Natalie Portman poses backstage with the Oscar for best performance by an actress in a leading role for "Black Swan" at the 83rd Academy Awards on Sunday, Feb. 27, 2011, in the Hollywood section of Los Angeles. (AP Photo/Matt Sayles) (Associated Press)

Natalie Portman condemns Netanyahu's re-election: "I find his racist comments horrific"

Portman spoke to The Hollywood Reporter about her Israeli-language directorial debut, "A Tale of Love and Darkness"


Anna Silman
May 7, 2015 1:19AM (UTC)

Natalie Portman doesn’t give a damn about her Oscar.

Speaking to The Hollywood Reporter, the renowned actress said she has no idea where she put the prize, which she won for Darren Aronofsky’s “Black Swan" back in 2011.

"I don't know where it is,” she confessed. “I think it's in the safe or something. I don't know. I haven't seen it in a while. I mean, Darren actually said to me something when we were in that whole thing that resonated so deeply. I was reading the story of Abraham to my child and talking about, like, not worshipping false idols. And this is literally like gold men. This is lit­er­ally worshipping gold idols — if you worship it. That's why it's not displayed on the wall. It's a false idol.”

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The interview was pegged to Portman's directorial debut “A Tale of Love and Darkness," which is a Hebrew-language adaptation of Israeli author Amos Oz's memoir of the same name. Portman adapted the screenplay herself, and it is clearly a passion project for the first-time director. “The language was really what [drew me], his obsession with words and the way words are connected in Hebrew, which has this incredible poetry and magic," explained Portman, who also stars in the film as Oz's troubled mother. "It's obviously almost impossible to translate, but there's just incredible beauty to that. [Jews are] a people built of words, people built of books, and it's quite beautiful to see that, which is a strange thing to start for a movie."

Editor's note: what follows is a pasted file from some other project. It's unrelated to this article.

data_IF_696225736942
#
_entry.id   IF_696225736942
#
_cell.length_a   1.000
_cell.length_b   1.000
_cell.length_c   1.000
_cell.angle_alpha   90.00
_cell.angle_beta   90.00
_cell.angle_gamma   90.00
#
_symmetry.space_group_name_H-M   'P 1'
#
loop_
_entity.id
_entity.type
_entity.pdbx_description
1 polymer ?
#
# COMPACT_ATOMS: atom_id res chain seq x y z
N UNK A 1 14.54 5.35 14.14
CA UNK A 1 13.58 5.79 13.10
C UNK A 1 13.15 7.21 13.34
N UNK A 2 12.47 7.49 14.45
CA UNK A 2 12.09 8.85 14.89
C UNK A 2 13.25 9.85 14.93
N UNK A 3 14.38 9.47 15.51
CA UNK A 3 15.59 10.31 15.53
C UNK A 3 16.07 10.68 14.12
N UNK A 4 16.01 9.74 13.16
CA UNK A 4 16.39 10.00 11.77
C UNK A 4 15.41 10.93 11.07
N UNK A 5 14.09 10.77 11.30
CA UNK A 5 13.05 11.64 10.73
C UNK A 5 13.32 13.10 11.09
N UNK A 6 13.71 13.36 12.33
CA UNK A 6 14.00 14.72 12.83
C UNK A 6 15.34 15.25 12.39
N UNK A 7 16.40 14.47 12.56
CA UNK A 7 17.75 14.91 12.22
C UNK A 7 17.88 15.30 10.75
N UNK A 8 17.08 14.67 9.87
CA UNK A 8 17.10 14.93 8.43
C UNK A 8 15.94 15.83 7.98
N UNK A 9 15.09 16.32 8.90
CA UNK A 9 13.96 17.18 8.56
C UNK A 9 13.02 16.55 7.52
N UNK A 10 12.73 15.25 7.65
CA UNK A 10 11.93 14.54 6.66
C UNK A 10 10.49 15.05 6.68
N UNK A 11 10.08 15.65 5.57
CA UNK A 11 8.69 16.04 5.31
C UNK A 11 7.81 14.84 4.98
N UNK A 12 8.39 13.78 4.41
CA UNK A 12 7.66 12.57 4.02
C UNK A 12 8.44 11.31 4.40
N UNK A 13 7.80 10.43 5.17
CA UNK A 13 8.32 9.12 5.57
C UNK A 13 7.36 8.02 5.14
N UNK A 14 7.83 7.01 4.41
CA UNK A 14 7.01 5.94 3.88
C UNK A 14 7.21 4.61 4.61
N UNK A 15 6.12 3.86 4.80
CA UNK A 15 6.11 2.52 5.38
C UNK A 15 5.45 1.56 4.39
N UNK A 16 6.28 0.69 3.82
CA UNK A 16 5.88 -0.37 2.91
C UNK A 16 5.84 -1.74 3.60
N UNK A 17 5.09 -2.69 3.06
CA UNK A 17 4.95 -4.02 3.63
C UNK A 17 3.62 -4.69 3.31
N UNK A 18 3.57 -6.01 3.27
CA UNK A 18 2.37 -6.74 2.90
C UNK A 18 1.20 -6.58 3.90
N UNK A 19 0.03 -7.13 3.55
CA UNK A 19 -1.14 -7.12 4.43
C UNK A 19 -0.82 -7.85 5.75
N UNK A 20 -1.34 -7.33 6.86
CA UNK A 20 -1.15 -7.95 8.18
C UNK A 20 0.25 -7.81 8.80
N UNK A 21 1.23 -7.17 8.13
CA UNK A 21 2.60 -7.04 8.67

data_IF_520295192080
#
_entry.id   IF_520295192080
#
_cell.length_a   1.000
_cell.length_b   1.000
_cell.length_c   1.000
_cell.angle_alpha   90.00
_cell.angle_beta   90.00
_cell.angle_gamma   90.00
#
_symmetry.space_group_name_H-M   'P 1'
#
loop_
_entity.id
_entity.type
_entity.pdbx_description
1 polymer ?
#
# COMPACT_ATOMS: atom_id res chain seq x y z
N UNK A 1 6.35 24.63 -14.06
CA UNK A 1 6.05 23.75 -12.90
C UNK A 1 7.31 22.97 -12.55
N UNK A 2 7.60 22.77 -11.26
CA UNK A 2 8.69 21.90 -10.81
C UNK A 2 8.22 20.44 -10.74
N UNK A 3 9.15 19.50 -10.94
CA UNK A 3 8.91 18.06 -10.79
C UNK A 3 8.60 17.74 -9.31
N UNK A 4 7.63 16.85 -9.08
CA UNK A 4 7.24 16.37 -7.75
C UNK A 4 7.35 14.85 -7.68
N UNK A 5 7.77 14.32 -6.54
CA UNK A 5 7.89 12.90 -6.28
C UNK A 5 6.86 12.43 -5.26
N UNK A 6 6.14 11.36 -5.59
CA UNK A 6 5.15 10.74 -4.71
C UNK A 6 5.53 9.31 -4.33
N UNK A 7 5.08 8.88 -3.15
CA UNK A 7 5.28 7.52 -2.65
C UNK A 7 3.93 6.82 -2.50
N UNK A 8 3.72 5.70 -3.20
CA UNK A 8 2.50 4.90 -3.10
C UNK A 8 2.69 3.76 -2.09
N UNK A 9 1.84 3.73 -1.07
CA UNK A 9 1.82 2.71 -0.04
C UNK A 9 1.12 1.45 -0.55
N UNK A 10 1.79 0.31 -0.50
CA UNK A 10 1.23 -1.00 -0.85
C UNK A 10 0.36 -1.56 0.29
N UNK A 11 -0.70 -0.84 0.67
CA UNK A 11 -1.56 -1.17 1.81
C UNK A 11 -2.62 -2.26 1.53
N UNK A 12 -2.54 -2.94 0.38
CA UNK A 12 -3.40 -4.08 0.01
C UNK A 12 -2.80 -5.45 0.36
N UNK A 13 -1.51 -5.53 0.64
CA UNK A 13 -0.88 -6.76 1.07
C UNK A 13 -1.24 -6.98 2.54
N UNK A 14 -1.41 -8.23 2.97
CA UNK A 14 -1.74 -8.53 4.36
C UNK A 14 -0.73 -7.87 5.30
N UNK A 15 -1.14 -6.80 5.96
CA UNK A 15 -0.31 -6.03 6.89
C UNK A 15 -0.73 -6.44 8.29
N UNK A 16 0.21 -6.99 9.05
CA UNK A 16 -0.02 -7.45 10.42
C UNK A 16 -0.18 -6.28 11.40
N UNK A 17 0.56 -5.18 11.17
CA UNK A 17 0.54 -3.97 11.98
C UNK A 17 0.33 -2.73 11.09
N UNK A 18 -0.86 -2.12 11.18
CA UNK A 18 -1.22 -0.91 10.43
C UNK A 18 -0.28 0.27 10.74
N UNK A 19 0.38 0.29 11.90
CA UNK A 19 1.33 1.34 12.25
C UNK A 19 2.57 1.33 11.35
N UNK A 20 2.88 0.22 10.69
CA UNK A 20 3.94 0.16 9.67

Portman, who was born in Israel, also took the time to sound off on Israeli politics, explaining that she is no fan of the country’s recently re-elected prime minister Benjamin Netanyahu. As she put it, "I am very, very upset and disappointed that he was re-elected. I find his racist comments horrific." Still, she says she doesn't want to misuse her platform to speak ill of Israel. "I feel like there's some people who become prominent, and then it's out in the foreign press," she added. "You know, shit on Israel. I do not. I don't want to do that."


Anna Silman

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